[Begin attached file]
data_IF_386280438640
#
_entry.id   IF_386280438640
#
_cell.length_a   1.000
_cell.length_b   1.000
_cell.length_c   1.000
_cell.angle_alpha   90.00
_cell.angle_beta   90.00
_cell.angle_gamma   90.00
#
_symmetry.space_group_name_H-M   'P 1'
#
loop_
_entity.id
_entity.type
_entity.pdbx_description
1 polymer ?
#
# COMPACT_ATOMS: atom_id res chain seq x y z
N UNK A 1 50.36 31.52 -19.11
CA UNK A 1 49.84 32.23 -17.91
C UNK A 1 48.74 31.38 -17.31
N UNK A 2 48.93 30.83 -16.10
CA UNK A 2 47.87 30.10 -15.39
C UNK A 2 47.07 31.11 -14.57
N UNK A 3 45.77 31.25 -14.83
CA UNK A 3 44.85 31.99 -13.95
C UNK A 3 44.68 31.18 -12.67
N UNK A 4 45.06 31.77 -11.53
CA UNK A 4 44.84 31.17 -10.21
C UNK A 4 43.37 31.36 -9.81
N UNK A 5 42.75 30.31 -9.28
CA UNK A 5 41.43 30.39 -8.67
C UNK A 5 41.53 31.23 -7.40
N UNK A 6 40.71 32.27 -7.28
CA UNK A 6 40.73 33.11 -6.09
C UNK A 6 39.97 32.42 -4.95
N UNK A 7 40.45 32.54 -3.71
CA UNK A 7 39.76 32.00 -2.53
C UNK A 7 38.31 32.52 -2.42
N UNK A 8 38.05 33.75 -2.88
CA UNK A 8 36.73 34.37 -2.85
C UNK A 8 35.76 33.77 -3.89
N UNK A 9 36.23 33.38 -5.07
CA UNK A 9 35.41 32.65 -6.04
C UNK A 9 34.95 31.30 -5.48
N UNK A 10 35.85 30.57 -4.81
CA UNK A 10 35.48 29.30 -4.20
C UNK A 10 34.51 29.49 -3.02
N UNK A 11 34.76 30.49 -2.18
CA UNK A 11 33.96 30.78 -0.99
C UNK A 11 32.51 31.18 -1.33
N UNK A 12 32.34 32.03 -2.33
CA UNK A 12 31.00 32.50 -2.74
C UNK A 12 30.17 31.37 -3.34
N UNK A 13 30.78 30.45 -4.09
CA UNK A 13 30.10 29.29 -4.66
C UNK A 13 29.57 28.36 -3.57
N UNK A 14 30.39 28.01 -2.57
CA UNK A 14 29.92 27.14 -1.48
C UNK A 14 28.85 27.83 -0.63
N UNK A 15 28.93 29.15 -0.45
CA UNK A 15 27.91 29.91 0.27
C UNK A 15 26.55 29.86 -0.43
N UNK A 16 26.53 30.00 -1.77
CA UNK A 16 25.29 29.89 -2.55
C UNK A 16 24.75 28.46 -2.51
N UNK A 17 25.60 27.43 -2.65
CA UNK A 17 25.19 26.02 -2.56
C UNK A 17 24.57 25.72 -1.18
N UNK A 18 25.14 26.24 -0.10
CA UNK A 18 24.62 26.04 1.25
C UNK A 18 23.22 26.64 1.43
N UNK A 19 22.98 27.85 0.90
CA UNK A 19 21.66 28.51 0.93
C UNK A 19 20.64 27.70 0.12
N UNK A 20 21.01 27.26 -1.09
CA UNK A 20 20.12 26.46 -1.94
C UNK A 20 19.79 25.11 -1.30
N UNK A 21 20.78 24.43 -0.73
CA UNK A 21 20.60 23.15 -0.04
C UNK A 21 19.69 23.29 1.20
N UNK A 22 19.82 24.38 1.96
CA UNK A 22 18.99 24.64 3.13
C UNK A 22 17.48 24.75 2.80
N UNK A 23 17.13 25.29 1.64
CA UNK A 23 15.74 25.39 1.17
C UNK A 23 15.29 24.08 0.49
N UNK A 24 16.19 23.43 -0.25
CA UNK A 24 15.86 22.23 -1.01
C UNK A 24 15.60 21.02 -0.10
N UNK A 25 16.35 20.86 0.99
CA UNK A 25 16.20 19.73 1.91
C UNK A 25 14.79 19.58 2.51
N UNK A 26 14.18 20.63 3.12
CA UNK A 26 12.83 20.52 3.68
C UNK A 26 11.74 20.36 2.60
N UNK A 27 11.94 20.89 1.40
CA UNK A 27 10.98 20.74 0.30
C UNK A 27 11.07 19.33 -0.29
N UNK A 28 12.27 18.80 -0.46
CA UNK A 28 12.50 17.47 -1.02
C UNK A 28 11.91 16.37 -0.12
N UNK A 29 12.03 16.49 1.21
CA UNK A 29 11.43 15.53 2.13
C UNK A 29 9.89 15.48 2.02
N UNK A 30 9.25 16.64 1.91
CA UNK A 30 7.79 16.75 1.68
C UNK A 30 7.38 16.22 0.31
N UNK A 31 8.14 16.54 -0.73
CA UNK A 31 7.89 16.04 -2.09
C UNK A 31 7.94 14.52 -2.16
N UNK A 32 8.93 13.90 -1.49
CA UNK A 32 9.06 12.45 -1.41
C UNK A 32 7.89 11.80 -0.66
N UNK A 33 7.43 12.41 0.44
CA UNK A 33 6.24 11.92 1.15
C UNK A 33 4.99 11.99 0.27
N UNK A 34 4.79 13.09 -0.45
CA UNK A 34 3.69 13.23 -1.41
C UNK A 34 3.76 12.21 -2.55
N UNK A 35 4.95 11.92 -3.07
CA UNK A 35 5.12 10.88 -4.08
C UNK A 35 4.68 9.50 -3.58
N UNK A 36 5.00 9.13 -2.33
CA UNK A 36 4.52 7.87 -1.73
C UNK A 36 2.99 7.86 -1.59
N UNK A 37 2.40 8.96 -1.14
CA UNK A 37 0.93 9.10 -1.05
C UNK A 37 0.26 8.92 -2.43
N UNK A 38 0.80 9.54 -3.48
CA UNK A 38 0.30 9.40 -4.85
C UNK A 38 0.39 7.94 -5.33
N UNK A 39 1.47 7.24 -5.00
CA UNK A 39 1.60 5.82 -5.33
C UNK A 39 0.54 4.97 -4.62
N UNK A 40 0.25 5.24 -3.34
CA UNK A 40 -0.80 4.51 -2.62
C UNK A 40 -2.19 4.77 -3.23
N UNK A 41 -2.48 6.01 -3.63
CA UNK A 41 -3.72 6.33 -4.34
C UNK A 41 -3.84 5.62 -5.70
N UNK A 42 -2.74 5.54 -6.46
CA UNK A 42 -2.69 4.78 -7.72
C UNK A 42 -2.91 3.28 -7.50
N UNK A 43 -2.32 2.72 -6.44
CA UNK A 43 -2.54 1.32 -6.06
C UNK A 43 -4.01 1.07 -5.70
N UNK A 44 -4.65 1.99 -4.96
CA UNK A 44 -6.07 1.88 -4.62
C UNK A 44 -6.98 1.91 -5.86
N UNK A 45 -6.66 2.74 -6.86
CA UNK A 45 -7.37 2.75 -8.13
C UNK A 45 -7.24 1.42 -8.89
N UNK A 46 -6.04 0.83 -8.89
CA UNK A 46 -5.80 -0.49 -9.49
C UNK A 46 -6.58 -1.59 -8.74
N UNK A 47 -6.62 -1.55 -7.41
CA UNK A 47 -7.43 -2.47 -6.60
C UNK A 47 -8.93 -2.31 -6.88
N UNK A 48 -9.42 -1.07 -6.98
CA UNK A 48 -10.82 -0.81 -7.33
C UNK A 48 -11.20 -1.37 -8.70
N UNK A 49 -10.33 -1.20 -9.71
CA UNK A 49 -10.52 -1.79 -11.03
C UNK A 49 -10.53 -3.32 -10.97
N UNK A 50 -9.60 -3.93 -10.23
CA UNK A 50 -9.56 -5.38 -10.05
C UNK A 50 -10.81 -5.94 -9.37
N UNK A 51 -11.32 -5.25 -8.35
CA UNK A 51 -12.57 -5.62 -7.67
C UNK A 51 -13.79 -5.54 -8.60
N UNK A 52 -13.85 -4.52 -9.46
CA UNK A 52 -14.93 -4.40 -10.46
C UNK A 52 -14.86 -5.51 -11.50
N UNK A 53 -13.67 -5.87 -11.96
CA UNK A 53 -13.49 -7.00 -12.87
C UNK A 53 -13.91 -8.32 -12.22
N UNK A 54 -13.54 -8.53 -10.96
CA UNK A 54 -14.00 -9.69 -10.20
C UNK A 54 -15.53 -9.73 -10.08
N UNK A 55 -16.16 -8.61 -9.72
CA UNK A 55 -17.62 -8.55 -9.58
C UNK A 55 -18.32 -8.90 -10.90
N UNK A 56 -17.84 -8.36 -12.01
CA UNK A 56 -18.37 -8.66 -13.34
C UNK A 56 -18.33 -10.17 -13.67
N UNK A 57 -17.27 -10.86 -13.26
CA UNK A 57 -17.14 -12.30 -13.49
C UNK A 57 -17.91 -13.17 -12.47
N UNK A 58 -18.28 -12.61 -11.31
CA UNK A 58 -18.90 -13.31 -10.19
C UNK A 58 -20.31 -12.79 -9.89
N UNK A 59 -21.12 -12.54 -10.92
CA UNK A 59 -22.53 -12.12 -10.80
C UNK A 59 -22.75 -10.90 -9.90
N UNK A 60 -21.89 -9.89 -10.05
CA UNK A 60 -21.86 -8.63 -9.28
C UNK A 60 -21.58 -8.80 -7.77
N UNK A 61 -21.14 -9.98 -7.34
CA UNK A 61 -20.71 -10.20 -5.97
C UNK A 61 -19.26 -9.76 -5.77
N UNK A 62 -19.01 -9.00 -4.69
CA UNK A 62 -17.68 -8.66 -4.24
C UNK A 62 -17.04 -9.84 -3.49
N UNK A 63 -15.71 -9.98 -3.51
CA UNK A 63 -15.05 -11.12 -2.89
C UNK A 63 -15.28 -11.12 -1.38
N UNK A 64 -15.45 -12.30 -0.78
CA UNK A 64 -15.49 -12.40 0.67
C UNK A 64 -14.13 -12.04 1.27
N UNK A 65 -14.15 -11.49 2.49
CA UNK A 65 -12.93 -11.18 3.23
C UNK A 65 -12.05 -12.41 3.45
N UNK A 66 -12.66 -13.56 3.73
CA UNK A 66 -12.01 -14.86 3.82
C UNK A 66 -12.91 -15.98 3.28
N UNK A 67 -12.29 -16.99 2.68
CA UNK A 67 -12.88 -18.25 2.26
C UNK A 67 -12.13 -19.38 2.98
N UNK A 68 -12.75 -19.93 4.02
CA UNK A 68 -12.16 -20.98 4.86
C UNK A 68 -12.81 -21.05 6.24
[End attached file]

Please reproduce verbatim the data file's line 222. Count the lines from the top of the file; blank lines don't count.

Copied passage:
N UNK A 68 -12.75 -19.93 4.02